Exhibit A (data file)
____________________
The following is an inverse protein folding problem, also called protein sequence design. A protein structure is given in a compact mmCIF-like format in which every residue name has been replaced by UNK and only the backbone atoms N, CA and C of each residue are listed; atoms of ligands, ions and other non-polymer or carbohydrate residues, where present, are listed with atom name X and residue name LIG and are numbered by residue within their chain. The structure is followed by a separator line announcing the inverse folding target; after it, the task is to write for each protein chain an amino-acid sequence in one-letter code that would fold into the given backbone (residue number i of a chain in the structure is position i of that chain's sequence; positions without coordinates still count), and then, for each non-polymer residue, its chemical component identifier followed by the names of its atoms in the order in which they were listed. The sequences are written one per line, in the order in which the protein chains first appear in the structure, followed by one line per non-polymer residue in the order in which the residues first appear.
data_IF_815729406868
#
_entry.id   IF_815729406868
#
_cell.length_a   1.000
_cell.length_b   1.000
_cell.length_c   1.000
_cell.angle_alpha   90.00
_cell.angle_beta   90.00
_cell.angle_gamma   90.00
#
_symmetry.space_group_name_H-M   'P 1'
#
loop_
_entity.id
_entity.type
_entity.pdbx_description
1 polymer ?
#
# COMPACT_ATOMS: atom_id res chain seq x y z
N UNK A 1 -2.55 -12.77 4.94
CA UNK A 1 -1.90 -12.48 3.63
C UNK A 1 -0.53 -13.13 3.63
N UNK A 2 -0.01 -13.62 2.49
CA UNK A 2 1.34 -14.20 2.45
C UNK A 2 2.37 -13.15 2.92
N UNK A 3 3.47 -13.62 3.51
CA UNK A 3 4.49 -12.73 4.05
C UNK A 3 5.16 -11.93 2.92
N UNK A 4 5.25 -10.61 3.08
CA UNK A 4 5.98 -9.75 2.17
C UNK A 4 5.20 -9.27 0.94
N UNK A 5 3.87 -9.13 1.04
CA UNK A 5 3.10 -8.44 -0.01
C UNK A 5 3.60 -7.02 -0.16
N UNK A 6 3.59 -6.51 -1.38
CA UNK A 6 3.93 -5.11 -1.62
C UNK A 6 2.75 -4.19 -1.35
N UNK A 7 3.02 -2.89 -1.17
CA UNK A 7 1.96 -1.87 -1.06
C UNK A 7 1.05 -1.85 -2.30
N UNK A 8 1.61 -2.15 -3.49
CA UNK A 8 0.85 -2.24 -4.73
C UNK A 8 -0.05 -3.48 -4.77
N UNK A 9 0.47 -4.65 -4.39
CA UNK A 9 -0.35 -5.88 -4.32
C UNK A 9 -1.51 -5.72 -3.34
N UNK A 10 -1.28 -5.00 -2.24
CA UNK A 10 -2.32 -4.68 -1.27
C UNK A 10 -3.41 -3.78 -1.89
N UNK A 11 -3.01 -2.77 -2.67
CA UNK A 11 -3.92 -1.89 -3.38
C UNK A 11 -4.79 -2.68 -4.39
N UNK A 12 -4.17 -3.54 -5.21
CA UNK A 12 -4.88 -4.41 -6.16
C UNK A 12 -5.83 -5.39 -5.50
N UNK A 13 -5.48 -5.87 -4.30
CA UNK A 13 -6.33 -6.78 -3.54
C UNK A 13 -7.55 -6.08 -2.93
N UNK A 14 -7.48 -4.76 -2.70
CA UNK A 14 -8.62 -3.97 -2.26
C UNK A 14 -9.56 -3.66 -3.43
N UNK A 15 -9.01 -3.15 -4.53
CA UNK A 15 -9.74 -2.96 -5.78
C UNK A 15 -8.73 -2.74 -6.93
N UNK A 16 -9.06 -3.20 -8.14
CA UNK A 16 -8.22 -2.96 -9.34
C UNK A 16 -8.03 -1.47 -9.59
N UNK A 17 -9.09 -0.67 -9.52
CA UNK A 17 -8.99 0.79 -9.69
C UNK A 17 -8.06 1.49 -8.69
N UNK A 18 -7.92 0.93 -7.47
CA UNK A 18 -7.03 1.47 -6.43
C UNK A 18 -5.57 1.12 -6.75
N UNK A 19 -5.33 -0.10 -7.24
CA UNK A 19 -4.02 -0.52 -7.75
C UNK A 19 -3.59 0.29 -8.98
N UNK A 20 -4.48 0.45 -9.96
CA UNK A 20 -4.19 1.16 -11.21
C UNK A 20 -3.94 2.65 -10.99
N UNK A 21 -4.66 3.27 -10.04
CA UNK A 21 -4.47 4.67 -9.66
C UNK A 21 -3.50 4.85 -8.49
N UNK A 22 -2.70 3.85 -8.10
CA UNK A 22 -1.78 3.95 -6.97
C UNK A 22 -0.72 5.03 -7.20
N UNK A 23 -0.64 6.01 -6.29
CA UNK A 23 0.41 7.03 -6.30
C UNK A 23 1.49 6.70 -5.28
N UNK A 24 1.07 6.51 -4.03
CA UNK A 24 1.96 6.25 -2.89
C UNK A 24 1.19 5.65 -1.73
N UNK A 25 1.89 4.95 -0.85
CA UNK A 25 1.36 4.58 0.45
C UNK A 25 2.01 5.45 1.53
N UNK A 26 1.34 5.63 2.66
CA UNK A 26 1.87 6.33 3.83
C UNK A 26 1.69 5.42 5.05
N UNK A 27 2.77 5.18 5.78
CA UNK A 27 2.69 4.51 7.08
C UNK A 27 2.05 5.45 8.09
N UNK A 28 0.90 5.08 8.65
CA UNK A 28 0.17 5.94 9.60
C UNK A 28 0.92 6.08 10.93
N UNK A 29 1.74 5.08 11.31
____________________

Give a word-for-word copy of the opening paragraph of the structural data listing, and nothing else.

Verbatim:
The following is an inverse protein folding problem, also called protein sequence design. A protein structure is given in a compact mmCIF-like format in which every residue name has been replaced by UNK and only the backbone atoms N, CA and C of each residue are listed; atoms of ligands, ions and other non-polymer or carbohydrate residues, where present, are listed with atom name X and residue name LIG and are numbered by residue within their chain. The structure is followed by a separator line announcing the inverse folding target; after it, the task is to write for each protein chain an amino-acid sequence in one-letter code that would fold into the given backbone (residue number i of a chain in the structure is position i of that chain's sequence; positions without coordinates still count), and then, for each non-polymer residue, its chemical component identifier followed by the names of its atoms in the order in which they were listed. The sequences are written one per line, in the order in which the protein chains first appear in the structure, followed by one line per non-polymer residue in the order in which the residues first appear.